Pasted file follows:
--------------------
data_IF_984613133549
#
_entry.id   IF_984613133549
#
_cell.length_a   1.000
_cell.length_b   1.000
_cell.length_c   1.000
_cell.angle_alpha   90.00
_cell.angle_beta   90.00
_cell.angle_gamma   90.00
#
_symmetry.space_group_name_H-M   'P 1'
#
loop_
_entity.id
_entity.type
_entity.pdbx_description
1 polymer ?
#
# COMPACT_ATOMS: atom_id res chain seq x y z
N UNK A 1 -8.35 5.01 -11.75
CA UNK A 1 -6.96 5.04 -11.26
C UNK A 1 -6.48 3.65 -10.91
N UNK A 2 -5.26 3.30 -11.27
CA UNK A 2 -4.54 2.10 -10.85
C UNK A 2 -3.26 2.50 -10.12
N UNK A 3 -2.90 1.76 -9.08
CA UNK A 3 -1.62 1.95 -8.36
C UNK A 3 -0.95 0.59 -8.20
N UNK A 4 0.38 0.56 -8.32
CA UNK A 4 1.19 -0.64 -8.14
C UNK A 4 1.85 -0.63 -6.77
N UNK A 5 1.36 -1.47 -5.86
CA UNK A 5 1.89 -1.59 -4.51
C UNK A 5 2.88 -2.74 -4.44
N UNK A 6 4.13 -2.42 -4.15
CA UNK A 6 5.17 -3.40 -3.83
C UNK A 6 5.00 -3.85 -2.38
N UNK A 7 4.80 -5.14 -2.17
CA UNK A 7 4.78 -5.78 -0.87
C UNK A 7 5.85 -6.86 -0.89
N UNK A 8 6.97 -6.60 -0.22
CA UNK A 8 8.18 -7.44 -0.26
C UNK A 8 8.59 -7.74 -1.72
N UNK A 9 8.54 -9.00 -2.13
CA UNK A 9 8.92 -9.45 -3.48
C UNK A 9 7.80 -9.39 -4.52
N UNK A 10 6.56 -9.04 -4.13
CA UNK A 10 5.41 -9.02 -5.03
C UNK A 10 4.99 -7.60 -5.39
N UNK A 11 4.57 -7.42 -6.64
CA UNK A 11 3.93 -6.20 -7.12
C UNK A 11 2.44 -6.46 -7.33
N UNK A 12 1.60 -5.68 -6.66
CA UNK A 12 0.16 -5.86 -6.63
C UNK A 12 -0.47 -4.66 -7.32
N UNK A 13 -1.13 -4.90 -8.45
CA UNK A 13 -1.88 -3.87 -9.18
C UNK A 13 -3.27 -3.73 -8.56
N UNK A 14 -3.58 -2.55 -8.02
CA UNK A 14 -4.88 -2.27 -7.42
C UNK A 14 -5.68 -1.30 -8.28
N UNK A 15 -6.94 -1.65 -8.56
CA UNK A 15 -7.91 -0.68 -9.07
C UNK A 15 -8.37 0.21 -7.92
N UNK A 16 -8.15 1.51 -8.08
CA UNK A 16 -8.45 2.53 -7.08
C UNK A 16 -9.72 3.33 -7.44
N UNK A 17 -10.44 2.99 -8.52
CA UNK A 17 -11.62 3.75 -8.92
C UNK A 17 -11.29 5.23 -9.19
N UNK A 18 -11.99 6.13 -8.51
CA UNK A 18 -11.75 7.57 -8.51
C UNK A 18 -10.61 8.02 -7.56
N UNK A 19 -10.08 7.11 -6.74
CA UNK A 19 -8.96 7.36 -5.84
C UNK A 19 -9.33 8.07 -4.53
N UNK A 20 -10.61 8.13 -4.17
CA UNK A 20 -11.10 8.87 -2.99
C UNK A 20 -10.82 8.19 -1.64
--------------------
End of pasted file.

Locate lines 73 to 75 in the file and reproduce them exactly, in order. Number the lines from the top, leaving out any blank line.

CA UNK A 18 -11.75 7.57 -8.51
C UNK A 18 -10.61 8.02 -7.56
N UNK A 19 -10.08 7.11 -6.74